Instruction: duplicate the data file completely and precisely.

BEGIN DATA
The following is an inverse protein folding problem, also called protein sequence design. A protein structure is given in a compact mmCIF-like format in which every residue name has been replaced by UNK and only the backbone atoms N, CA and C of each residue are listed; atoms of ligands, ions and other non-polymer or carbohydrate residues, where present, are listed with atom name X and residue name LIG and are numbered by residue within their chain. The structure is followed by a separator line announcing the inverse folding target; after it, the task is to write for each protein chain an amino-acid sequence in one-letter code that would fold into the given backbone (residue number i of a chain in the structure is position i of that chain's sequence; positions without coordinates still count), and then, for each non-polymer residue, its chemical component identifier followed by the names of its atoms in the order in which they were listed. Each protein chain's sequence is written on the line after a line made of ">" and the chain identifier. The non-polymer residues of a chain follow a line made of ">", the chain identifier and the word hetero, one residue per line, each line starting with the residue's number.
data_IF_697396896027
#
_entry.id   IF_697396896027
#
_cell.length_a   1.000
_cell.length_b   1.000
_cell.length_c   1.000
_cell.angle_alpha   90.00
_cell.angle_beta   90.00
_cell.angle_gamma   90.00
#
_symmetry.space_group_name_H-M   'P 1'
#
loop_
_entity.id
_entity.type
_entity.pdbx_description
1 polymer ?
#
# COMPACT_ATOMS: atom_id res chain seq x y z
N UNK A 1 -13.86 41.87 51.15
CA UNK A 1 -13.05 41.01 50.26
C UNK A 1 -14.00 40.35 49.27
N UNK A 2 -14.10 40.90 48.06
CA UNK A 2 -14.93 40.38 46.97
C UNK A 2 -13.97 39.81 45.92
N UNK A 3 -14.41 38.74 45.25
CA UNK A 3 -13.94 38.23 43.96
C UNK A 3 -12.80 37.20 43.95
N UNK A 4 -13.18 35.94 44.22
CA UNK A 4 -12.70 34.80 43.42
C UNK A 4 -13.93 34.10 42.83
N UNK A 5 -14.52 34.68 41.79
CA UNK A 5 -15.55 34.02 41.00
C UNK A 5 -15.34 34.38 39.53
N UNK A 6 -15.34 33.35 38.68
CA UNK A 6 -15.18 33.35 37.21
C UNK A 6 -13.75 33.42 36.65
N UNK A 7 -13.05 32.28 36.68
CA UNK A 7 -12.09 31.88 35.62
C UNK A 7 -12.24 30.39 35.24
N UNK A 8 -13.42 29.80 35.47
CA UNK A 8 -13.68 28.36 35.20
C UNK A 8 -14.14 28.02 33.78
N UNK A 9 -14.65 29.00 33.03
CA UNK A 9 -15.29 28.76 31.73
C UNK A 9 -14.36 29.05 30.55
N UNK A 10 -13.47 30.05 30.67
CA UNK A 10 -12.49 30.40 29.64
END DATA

The following is an inverse protein folding problem, also called protein sequence design. A protein structure is given in a compact mmCIF-like format in which every residue name has been replaced by UNK and only the backbone atoms N, CA and C of each residue are listed; atoms of ligands, ions and other non-polymer or carbohydrate residues, where present, are listed with atom name X and residue name LIG and are numbered by residue within their chain. The structure is followed by a separator line announcing the inverse folding target; after it, the task is to write for each protein chain an amino-acid sequence in one-letter code that would fold into the given backbone (residue number i of a chain in the structure is position i of that chain's sequence; positions without coordinates still count), and then, for each non-polymer residue, its chemical component identifier followed by the names of its atoms in the order in which they were listed. Each protein chain's sequence is written on the line after a line made of ">" and the chain identifier. The non-polymer residues of a chain follow a line made of ">", the chain identifier and the word hetero, one residue per line, each line starting with the residue's number.
data_IF_697396896027
#
_entry.id   IF_697396896027
#
_cell.length_a   1.000
_cell.length_b   1.000
_cell.length_c   1.000
_cell.angle_alpha   90.00
_cell.angle_beta   90.00
_cell.angle_gamma   90.00
#
_symmetry.space_group_name_H-M   'P 1'
#
loop_
_entity.id
_entity.type
_entity.pdbx_description
1 polymer ?
#
# COMPACT_ATOMS: atom_id res chain seq x y z
N UNK A 1 -13.86 41.87 51.15
CA UNK A 1 -13.05 41.01 50.26
C UNK A 1 -14.00 40.35 49.27
N UNK A 2 -14.10 40.90 48.06
CA UNK A 2 -14.93 40.38 46.97
C UNK A 2 -13.97 39.81 45.92
N UNK A 3 -14.41 38.74 45.25
CA UNK A 3 -13.94 38.23 43.96
C UNK A 3 -12.80 37.20 43.95
N UNK A 4 -13.18 35.94 44.22
CA UNK A 4 -12.70 34.80 43.42
C UNK A 4 -13.93 34.10 42.83
N UNK A 5 -14.52 34.68 41.79
CA UNK A 5 -15.55 34.02 41.00
C UNK A 5 -15.34 34.38 39.53
N UNK A 6 -15.34 33.35 38.68
CA UNK A 6 -15.18 33.35 37.21
C UNK A 6 -13.75 33.42 36.65
N UNK A 7 -13.05 32.28 36.68
CA UNK A 7 -12.09 31.88 35.62
C UNK A 7 -12.24 30.39 35.24
N UNK A 8 -13.42 29.80 35.47
CA UNK A 8 -13.68 28.36 35.20
C UNK A 8 -14.14 28.02 33.78
N UNK A 9 -14.65 29.00 33.03
CA UNK A 9 -15.29 28.76 31.73
C UNK A 9 -14.36 29.05 30.55
N UNK A 10 -13.47 30.05 30.67
CA UNK A 10 -12.49 30.40 29.64